Financial Planning and Retirement

Prioritizing Retirement and Your Kids' College Savings

    • rizvi-barbara-headshot.jpg
    • Barbara Rizvi, CFP®

      Director, Financial Planning
      Aug 26 2019

Article | Read time: 3.5 minutes

As parents, we’re accustomed to putting our children first. We tend to prioritize their needs because we want their lives to be better than our own. An example of this we see often is when clients prioritize saving for college over retirement. It’s easy to think this is the best thing to do for your kids; however, your retirement shouldn’t take a backseat.

Why Retirement Should Be Your Priority

Prioritizing college savings over retirement isn’t only detrimental to your future well-being, but it can impact your children as well. If you don’t have enough money saved for your basic needs in retirement, your children will likely have to help you financially when they are adults. Not prioritizing retirement is also problematic because retirement is a necessity. You’ll need that income to pay for your basic living expenses, and once you retire, it can be difficult or impossible to earn more money for yourself. Additionally, it’s important to note that you can take out a loan for education but you cannot get a loan to fund your retirement.

It’s Possible to Save for Retirement and College

Fortunately, this isn’t an all or nothing problem. There are many strategies to plan financially for retirement and college. To get started, determine how much you’ll need in retirement for the lifestyle you desire. At a minimum, you need to make sure your basic living expenses are covered by social security and your savings before you start funding college. You can forego excess, like traveling or buying a new car, but your essentials must be covered. If you’re already contributing to a 401(k) and your employer offers a match, make sure you’re getting the full match amount. This is free money for your retirement fund that will help you reach your goals that much sooner. Once you know you are saving enough for your retirement needs, you can begin to contribute additional money to the college savings fund.

Additional Options to Pay for Education

There are several financial tools available to help save for college. A 529 savings plan is a great option that can be especially beneficial if you start contributing to it when your children are young. 529 savings plans are investment accounts that provide tax-free growth and withdrawals for qualified education expenses like tuition, books and room and board. Brokerage accounts, cash value of life insurance and even Roth IRAs (if you are disciplined and have already funded your retirement) are also good options.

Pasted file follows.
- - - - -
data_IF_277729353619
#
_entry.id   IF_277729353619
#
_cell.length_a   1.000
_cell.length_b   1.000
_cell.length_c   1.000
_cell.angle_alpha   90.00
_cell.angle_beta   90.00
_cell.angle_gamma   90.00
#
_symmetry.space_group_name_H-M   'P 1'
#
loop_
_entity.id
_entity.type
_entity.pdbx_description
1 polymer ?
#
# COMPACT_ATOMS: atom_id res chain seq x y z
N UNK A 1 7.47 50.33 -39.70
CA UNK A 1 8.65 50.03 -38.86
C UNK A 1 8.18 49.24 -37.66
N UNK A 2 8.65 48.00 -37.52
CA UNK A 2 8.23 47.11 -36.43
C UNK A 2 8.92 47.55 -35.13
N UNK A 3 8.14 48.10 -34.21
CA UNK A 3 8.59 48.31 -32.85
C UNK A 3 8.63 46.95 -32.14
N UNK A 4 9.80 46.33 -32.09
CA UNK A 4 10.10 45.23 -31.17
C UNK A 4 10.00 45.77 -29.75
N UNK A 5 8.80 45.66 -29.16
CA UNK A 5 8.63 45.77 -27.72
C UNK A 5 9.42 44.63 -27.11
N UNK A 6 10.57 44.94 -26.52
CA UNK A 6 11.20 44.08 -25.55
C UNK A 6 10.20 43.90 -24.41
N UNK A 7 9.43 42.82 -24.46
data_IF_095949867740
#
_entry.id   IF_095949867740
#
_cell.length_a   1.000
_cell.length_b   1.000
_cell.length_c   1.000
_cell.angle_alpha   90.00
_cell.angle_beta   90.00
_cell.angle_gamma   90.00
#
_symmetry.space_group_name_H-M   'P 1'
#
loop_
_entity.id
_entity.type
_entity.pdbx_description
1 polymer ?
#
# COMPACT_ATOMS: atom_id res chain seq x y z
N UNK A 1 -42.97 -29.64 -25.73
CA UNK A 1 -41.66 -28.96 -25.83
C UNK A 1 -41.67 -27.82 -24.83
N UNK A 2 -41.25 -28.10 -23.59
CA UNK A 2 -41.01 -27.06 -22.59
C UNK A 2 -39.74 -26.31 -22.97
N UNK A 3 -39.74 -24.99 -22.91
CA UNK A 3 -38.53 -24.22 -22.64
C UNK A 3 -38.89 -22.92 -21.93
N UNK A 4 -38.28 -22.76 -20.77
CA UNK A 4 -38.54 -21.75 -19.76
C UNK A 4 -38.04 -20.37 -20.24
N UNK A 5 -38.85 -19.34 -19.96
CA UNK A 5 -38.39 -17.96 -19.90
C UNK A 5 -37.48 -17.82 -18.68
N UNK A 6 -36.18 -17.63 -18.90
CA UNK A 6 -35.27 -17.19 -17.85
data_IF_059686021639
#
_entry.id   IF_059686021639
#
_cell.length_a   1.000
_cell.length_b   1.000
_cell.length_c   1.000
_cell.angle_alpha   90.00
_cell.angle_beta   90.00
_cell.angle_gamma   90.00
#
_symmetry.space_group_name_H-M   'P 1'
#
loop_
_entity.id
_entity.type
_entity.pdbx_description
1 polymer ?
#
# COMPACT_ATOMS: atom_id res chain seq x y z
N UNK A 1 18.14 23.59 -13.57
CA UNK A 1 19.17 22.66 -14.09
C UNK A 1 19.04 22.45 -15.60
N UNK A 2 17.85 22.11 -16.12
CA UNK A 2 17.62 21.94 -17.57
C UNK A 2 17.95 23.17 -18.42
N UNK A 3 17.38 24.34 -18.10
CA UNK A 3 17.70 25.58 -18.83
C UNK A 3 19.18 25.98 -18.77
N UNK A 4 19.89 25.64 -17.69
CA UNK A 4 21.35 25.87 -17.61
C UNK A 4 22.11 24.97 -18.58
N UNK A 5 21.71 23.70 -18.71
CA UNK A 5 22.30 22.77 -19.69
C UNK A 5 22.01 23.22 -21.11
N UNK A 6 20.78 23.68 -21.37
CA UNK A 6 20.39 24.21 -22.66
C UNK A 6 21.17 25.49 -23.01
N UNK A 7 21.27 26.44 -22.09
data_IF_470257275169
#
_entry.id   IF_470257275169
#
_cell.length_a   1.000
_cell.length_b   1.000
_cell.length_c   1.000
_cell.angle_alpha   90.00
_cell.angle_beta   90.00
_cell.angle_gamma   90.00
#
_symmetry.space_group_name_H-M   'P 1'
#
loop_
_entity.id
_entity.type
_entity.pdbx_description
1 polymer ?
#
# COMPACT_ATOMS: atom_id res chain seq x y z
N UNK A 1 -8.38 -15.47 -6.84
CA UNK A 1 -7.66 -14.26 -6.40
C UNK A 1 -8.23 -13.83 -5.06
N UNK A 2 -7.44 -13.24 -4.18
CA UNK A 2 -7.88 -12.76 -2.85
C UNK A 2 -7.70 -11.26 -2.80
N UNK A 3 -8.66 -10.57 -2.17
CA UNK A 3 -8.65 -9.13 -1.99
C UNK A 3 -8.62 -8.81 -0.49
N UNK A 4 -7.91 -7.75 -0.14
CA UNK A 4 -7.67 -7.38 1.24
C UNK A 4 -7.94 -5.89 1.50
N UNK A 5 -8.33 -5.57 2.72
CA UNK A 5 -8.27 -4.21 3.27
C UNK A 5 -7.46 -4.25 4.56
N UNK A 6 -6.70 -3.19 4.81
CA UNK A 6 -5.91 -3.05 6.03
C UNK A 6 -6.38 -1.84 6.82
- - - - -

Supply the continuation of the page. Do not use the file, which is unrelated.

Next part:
Evaluating additional sources of income is another way to help pay for college. For example, if one parent currently stays home, returning to work full- or part-time is one way to earn extra income that can be earmarked for your children’s education. When your children are old enough they could also get a part-time job or do a work study to help pay for college expenses.

Reducing or eliminating the cost of education is another option. Encourage your children to apply for scholarships they may be eligible for. You can also ask your child’s high school guidance counselor about available scholarship opportunities. If your child is attending a school in the city you live in, having them live at home during part or all of college is a great option to save money. When evaluating schools, it’s also important to choose a school that’s appropriate for what your child is studying and your budget. Additionally, taking prerequisite classes at a community college or lower cost university before finishing a degree at the school of their choice is a great option to reduce the cost of education.

Lastly, student loans aren’t a bad option when used in moderation. When taking out student loans, a good rule of thumb is to keep total loan balance less than your child’s first year’s anticipated salary.

Helping your children pay for college is a generous gift but it’s important to not do so to the detriment of your own retirement. When you think about it long-term, college lasts 4 years but your retirement may last 20-30 years.  And who knows? Your children may appreciate the value of their education more by helping earn their way through school.

About the Author

Barbara is a Certified Financial Planner (CFP®) and Director of Financial Planning with the Private Client Advisory and Financial Planning teams at First National Bank Wealth Management. She specializes in providing comprehensive and personalized financial planning that incorporates investment, retirement, tax, protection and estate planning strategies.

This material does not constitute legal, tax, accounting or other professional advice. Although it is intended to be accurate, neither the publisher nor any other party assumes liability for loss or damage due to reliance on this material.